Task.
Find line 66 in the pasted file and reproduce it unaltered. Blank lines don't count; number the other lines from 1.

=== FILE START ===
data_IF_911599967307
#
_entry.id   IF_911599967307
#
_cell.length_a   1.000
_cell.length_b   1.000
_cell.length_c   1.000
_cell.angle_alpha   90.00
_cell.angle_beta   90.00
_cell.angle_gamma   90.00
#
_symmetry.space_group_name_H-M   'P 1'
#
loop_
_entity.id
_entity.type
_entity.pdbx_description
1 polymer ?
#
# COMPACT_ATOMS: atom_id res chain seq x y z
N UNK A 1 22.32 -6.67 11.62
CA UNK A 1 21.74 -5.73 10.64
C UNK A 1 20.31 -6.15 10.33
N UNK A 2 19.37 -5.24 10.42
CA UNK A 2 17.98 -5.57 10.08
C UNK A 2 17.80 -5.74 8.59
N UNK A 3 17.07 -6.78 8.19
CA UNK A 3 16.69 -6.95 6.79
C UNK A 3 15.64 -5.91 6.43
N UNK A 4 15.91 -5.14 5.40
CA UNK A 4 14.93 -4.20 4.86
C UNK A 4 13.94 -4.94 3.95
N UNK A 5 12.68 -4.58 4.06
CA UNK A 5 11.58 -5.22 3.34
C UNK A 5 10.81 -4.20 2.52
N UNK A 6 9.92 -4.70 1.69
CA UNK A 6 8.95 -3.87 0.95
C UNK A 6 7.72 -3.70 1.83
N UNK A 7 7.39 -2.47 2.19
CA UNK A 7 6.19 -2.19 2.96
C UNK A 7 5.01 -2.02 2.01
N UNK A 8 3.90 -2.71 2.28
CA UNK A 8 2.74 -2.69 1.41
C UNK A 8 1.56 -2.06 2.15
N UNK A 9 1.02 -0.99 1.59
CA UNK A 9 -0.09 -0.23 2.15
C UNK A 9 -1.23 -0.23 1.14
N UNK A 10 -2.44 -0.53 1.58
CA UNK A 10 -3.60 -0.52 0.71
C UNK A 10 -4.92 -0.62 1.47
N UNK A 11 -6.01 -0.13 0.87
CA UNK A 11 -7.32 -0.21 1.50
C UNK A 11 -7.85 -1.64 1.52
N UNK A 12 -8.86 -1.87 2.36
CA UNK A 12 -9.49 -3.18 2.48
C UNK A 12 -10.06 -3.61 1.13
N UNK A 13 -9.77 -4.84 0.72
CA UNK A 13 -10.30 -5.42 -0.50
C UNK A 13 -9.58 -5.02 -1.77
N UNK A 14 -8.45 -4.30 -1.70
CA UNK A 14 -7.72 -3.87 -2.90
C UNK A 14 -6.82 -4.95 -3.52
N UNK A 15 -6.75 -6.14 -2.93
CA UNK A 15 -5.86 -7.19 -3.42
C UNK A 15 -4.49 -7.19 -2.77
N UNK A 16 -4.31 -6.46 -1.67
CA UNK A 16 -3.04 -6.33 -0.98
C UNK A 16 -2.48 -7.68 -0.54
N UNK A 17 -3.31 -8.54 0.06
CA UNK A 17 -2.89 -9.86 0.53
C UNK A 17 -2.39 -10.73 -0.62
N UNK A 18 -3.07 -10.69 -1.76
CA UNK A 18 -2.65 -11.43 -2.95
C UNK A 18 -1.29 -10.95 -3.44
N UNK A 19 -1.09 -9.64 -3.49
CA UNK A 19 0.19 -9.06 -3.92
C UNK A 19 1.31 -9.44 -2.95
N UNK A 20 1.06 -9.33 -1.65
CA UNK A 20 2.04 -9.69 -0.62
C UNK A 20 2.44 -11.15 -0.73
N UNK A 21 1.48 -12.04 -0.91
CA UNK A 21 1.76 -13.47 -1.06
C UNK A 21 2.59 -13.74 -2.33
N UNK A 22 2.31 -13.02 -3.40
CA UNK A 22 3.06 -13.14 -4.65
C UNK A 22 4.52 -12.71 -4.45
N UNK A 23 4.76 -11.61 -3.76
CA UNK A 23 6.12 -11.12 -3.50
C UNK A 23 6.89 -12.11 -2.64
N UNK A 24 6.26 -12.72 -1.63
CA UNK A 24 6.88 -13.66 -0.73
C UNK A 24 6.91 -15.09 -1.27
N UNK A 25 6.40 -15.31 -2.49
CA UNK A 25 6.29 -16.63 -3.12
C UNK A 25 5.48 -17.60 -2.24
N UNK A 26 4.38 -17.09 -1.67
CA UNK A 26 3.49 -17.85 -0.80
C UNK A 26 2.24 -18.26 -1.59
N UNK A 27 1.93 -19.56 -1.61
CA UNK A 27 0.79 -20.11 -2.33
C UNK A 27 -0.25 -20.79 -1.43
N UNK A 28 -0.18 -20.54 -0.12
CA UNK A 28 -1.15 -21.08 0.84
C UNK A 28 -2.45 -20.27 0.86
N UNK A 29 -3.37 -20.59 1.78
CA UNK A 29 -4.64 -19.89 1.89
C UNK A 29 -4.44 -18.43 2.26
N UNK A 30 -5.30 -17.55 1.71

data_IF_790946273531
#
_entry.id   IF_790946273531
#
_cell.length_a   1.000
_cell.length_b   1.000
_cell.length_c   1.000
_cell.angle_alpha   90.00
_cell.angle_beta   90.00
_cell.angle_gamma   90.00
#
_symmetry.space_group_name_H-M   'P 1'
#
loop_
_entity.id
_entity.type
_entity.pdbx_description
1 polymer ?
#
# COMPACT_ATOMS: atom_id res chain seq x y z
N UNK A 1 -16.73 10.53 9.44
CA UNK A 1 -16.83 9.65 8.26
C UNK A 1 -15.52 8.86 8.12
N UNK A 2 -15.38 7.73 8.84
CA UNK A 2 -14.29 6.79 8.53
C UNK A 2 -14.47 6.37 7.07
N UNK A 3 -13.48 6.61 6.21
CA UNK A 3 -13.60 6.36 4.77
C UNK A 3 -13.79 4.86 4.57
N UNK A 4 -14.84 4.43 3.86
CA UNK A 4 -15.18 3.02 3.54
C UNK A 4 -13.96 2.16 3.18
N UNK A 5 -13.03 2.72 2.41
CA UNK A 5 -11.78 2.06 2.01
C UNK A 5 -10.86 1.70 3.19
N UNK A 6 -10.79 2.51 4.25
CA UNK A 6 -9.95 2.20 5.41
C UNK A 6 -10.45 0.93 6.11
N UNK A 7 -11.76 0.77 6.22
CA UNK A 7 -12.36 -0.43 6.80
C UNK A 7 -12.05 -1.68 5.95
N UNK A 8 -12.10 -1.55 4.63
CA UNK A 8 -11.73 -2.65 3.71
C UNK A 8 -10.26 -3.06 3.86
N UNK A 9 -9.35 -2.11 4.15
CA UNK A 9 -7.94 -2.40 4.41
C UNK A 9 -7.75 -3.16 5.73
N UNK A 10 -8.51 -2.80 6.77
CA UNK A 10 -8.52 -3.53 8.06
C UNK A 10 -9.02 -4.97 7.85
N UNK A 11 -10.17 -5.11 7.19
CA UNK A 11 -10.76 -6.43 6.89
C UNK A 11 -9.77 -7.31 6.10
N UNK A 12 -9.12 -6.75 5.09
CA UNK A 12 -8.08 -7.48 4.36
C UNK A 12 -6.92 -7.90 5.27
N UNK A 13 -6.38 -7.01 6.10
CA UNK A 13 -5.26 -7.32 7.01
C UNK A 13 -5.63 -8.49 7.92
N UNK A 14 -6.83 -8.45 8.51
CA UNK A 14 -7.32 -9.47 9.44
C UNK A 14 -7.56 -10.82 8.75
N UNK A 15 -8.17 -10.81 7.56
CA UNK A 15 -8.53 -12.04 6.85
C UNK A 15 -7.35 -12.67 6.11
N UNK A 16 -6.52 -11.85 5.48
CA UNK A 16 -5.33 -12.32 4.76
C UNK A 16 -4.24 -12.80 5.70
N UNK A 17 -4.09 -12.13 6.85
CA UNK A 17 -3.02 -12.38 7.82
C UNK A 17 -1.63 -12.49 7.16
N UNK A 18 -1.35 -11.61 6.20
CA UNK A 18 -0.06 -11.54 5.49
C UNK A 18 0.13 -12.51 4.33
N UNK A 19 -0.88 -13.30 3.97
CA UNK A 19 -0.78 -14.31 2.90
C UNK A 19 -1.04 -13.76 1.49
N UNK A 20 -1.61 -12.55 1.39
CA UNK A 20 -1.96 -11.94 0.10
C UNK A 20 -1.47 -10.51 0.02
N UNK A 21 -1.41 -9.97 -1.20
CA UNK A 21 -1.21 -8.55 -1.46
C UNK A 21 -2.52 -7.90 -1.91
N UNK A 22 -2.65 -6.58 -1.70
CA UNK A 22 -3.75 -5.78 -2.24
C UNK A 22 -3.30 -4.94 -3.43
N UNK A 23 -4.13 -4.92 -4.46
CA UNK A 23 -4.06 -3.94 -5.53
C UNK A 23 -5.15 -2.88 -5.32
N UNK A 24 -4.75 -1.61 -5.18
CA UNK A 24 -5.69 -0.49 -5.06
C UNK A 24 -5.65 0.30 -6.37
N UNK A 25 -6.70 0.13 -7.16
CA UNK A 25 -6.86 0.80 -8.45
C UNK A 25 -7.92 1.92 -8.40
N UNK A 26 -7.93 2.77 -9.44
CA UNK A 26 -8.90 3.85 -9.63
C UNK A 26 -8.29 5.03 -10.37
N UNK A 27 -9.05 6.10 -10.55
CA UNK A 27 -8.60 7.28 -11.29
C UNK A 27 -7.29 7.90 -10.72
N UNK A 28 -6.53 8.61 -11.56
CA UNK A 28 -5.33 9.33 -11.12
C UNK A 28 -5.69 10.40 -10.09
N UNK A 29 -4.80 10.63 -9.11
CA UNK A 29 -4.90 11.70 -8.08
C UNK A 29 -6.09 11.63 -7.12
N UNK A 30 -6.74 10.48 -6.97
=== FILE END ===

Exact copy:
N UNK A 16 -4.31 -6.46 -1.67